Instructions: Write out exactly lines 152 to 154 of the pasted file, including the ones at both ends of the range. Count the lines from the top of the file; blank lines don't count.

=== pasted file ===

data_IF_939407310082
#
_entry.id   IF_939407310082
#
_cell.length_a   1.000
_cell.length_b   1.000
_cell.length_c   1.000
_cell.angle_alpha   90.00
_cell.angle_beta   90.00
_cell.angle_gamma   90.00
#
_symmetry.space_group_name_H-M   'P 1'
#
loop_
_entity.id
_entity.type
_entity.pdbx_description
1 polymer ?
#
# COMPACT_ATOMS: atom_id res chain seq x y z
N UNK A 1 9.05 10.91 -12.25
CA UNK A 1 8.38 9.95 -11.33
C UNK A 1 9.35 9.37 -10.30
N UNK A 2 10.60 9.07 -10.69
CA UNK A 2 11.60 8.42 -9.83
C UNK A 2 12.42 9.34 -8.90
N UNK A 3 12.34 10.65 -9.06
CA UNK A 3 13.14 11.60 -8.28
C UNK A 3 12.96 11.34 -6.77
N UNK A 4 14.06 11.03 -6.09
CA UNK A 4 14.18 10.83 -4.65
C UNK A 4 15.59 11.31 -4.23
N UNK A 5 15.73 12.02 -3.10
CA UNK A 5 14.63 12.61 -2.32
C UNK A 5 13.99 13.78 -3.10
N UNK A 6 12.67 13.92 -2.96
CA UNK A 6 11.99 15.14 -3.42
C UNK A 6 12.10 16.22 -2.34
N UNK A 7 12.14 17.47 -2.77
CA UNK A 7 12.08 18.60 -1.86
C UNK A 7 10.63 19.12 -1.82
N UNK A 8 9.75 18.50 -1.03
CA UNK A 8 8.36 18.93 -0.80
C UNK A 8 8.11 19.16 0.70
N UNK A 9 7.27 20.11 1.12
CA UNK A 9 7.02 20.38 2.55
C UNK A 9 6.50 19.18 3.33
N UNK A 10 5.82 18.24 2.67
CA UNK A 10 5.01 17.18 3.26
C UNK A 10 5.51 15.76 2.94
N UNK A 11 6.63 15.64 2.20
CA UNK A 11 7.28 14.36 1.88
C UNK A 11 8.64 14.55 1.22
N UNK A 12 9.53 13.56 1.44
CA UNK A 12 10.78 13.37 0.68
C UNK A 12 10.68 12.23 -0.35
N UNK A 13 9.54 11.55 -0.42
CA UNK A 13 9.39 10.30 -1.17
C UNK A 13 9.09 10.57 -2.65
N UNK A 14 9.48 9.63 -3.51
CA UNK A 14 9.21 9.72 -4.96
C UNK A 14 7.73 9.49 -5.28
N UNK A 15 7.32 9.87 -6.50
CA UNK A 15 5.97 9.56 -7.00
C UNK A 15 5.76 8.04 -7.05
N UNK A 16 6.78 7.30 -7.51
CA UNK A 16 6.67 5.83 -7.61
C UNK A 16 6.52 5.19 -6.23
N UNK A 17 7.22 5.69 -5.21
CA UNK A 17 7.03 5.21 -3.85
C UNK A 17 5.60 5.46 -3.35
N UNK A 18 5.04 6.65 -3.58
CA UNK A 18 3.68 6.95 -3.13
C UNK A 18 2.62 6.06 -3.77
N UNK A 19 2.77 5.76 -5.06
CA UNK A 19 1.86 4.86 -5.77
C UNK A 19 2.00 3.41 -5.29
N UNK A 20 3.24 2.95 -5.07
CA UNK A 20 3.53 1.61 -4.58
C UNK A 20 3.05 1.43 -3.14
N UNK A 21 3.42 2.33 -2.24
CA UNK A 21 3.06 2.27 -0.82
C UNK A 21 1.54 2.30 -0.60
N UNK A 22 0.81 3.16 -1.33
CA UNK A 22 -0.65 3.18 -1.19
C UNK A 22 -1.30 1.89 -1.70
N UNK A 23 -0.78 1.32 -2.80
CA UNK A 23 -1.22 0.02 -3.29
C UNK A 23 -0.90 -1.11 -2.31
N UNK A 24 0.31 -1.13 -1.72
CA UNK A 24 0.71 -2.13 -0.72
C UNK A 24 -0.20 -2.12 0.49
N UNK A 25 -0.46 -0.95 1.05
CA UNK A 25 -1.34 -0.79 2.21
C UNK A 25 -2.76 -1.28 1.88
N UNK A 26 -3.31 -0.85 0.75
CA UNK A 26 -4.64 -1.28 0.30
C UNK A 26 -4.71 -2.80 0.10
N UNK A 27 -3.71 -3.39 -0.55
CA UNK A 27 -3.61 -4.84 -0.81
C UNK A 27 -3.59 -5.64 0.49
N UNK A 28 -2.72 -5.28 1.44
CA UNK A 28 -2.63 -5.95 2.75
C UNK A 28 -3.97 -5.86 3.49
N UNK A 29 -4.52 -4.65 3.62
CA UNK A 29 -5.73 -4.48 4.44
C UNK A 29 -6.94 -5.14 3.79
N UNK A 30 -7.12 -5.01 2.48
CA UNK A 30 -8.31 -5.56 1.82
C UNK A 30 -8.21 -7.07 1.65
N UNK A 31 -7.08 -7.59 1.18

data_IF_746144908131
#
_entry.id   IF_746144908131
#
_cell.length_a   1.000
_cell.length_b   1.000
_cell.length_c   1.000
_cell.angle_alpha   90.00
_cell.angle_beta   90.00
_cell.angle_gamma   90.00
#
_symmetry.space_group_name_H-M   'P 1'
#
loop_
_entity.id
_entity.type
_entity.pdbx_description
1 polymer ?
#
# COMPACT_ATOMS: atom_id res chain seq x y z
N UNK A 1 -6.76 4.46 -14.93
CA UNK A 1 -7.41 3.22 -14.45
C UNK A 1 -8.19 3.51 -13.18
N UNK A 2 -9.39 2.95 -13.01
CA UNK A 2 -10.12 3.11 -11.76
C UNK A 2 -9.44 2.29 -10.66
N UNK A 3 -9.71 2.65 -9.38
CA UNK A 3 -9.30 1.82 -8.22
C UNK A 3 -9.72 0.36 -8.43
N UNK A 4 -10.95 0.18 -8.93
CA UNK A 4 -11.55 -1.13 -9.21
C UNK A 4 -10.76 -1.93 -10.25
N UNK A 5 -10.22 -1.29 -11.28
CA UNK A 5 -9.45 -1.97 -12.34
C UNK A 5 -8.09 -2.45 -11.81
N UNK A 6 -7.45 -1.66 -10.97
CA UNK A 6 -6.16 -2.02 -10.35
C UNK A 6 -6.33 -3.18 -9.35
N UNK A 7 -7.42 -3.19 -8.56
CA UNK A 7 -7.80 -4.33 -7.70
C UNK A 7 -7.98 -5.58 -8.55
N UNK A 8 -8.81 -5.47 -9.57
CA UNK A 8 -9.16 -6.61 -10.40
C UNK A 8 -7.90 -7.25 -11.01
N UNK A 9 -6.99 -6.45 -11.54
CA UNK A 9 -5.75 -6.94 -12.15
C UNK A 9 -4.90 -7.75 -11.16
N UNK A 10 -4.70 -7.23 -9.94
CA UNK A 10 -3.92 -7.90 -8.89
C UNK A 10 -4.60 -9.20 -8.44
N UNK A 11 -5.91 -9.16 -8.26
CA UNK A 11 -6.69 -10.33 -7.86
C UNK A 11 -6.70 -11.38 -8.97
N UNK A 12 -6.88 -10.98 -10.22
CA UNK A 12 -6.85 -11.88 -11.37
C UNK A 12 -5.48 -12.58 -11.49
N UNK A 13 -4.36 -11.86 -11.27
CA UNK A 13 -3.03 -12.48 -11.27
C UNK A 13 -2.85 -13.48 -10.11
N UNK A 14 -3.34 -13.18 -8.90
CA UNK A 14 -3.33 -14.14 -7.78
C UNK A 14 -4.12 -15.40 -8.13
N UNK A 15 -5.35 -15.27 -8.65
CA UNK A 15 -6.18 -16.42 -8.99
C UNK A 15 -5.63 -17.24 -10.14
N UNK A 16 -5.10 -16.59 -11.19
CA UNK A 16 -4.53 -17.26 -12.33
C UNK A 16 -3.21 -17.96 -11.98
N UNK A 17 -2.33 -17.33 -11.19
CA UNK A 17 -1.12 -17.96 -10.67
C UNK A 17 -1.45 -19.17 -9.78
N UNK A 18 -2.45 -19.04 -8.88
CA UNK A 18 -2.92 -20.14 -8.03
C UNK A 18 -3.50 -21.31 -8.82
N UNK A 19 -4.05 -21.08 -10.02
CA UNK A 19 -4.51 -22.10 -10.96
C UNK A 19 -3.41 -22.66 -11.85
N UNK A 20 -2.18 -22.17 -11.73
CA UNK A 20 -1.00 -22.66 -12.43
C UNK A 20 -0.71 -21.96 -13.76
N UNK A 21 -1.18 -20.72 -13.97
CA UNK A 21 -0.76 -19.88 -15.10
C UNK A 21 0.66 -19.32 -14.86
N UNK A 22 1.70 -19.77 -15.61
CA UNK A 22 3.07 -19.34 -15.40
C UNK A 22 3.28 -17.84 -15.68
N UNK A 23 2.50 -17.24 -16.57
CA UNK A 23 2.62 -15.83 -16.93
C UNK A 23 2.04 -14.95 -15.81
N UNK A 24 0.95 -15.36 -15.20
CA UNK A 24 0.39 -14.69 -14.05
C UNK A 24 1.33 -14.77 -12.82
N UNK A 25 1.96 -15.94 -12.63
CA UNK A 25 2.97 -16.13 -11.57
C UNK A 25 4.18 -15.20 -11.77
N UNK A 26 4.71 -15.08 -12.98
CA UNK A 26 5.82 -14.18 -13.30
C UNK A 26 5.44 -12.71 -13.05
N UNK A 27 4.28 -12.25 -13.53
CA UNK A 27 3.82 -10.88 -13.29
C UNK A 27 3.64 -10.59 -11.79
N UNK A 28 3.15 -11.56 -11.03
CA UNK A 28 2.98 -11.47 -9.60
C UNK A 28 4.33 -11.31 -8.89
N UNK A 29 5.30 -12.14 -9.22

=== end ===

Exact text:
C UNK A 7 -7.98 -5.58 -8.55
N UNK A 8 -8.81 -5.47 -9.57
CA UNK A 8 -9.16 -6.61 -10.40